Products that can be positioned as ‘natural,’ ‘organic,’ and/or ‘free from additives/preservatives,’ are part of a movement that is here to stay, according to global ingredients solutions company Ingredion. Research commissioned by the company reveals that European customers are paying more attention to food packaging and ingredients, with a preference for clean label positioning – a short, simple ingredient list that features minimally processed ingredients.
“Our research tells us that consumers are actively looking for products with clean label claims,” said Mona Schmitz-Hübsch, European Marketing Manager at Ingredion.
In a survey of 500 UK and 500 Russian consumers, an average of 30 percent of consumers are “actively seeking” products with some form of clean label claim, while 70 percent of those purchasing dairy and bakery products are aware of clean label claims and say these claims influence their buying decision.
“This demonstrates the importance of clean label claims in enhancing the shelf appeal of dairy and bakery goods,” Schmitz-Hübsch explained. “By providing information on the impact of different types of clean label claims on consumers, this report helps food manufacturers to successfully develop new products, and reformulate existing ones, in the dairy and bakery clean label space.”
The survey findings build on previous findings commissioned by Ingredion. A survey of over 2,800 Europeans across 9 countries, conducted in 2013, found that while price remains ‘very or quite important’ to the largest percentage of consumers (86 percent), the ingredient list of food and drink products is important to the second largest proportion (77 percent), and claims of ‘no additives’ or ‘no artificial ingredients’ was important to the third largest proportion (68 percent). Only 53 percent felt that the manufacturer or brand was very or quite important.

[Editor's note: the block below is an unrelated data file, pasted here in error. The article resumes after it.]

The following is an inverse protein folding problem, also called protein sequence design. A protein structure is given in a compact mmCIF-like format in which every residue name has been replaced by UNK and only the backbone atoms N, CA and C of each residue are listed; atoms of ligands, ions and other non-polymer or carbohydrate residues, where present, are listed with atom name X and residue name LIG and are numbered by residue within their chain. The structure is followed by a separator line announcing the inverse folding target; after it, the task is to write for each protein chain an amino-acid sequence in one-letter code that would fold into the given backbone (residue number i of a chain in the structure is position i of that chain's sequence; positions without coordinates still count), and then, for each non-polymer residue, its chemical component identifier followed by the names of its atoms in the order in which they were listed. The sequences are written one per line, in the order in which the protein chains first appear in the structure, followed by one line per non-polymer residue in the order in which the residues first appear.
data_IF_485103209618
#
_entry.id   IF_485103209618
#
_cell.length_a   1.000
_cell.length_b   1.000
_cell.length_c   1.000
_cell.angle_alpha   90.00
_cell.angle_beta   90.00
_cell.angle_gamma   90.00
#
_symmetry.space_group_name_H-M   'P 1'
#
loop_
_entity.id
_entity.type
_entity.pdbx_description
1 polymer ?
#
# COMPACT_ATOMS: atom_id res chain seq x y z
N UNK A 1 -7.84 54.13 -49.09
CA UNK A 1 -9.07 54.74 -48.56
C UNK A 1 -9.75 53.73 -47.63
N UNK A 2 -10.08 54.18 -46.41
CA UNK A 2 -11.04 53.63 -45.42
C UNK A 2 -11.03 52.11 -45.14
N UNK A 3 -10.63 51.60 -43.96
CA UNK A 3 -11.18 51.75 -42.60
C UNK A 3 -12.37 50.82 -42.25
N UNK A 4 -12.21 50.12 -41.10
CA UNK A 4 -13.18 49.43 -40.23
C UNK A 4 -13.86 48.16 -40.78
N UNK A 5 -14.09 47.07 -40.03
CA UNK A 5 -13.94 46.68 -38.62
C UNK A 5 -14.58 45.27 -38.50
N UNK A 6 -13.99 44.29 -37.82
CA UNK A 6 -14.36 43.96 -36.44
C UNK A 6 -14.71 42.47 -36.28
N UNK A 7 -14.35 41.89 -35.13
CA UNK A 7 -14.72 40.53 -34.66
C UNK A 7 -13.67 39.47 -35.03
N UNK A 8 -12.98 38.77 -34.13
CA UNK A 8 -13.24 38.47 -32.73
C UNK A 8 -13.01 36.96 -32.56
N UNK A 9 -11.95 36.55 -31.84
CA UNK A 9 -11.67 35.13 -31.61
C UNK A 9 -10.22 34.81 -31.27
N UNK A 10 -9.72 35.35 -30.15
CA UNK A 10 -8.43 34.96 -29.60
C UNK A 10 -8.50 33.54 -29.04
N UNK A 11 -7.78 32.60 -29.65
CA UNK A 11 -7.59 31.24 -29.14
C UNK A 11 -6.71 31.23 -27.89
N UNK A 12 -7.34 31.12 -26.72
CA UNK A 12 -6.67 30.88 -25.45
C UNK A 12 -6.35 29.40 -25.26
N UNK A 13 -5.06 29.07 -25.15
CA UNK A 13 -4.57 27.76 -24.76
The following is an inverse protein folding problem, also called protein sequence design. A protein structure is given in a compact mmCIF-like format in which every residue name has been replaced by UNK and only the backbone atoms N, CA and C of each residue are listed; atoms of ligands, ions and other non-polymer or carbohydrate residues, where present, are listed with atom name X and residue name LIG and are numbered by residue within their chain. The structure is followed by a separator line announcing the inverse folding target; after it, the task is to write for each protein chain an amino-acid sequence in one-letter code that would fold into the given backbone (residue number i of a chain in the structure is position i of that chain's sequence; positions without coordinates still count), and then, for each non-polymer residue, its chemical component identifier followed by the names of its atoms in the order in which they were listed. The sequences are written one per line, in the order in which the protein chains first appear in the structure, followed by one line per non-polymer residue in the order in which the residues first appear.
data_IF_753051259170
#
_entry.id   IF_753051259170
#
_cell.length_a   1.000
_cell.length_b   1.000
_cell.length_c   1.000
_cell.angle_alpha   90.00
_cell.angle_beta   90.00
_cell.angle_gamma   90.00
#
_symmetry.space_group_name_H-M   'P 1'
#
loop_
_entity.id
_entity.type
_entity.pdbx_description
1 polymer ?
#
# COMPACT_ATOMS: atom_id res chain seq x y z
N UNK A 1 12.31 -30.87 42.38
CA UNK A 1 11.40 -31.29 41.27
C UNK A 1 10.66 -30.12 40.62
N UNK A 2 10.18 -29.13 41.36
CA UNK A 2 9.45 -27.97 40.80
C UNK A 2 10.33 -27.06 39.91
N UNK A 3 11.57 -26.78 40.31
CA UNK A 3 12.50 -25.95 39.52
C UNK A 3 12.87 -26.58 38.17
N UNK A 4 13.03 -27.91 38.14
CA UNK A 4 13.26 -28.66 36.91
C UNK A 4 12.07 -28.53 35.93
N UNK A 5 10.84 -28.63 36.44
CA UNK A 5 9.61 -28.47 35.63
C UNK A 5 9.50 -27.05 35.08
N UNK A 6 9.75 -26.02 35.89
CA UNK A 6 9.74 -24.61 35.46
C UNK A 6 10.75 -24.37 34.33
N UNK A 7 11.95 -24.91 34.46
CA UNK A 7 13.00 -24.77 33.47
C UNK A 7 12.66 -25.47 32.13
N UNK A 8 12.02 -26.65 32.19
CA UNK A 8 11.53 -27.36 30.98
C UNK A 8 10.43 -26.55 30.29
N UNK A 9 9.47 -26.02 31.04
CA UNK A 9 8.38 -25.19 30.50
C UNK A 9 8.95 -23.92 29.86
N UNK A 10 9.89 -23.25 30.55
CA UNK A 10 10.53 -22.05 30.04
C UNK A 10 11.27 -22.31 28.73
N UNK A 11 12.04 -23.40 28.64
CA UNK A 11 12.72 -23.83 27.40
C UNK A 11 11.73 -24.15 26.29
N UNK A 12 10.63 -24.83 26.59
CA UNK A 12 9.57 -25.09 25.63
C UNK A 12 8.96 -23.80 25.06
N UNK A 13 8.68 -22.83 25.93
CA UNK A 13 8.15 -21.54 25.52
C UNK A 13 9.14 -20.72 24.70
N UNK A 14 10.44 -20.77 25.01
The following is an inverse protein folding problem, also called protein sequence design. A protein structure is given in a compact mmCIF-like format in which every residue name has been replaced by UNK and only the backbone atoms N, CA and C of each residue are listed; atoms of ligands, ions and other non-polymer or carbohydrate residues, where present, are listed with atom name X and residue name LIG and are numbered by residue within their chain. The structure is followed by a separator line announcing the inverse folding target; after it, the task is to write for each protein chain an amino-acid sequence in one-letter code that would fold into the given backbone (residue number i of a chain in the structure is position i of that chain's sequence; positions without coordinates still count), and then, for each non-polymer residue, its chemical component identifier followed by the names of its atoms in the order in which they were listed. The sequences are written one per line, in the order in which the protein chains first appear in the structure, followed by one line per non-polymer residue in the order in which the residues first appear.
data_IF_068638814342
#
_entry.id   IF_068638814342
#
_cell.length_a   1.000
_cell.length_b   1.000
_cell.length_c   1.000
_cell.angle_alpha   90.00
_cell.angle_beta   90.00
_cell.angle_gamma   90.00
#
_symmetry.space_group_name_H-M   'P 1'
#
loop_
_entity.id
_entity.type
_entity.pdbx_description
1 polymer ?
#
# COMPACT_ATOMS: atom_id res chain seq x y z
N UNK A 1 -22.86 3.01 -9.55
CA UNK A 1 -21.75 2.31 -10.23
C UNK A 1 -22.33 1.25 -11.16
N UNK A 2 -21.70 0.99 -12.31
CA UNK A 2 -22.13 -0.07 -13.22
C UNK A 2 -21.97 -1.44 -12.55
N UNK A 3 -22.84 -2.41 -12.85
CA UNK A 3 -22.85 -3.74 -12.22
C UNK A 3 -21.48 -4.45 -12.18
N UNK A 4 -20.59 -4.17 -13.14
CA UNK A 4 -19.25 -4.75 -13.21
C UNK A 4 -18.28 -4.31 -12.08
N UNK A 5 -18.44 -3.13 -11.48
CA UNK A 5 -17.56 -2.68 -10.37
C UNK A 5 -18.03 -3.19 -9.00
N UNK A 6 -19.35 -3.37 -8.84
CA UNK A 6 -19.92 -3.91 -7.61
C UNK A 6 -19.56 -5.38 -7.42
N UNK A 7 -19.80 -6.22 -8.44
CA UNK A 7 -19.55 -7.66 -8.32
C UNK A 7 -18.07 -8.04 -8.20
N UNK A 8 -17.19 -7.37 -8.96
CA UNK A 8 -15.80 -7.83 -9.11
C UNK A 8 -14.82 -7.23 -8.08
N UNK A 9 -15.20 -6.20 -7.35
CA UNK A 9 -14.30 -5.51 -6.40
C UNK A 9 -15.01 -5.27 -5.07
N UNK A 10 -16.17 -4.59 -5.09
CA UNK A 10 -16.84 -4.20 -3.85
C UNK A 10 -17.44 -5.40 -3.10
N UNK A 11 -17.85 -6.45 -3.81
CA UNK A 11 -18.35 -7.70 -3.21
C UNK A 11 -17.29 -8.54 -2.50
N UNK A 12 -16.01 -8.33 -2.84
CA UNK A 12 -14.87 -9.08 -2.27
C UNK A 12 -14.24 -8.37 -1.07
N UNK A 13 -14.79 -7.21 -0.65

Of course, taste and texture remain paramount. Schmitz-Hübsch explained, “In dairy, for example, yoghurts are considered both as health foods and an indulgent treat. The challenge for manufacturers is to deliver clean label desserts that taste great and offer the creamy, thick texture the consumer expects. At the same time, sweeteners and artificial colouring are, in the main, unacceptable in dairy. This is where functional ingredients that support a ‘natural’ or ‘all natural’ positioning can meet the clean label requirements of food manufacturers.”
Kraft Mac & Cheese’s iconic bright yellow cheese provides a great example of how food companies do not need to compromise taste to go all-natural. The company recently concluded “the world’s largest blind taste test,” after changing its North American recipe to eliminate artificial colors and flavors only to find that very few people noticed the difference.
According to the 2013 survey, 61 percent of European consumers would consider switching their current brand for an alternative with a ‘natural’ or ‘all natural’ claim, and 59 percent would consider switching to an alternative with no artificial ingredients. Further, ‘natural colors’ and ‘natural flavors’ were the most accepted ingredients in all 9 countries, while other familiar “store cupboard” ingredients such as sugar, vegetable oils, and starch were also widely accepted. These preferences are even stronger for dairy and bakery products: ‘natural’ or ‘no additives’ claims were the most likely to trigger switching intent, with 63 percent of respondents saying they would switch in favour of an all-natural claim in the 2016 survey of UK and Russian citizens.
Stateside, several companies have committed to eliminating artificial colors and/or flavors from at least some of their products, including Campbell Soup, Nestlé USA, General Mills, and Mars. Further, Campbell Soup and General Mills have also called for a nationwide solution for labeling genetically modified organisms (GMOs) in the US.
The clean label movement also extends beyond food products: For example, Target recently raised the standards for inclusion in its Made to Matter collection, and included ‘clean label’ as one way to meet the new criteria.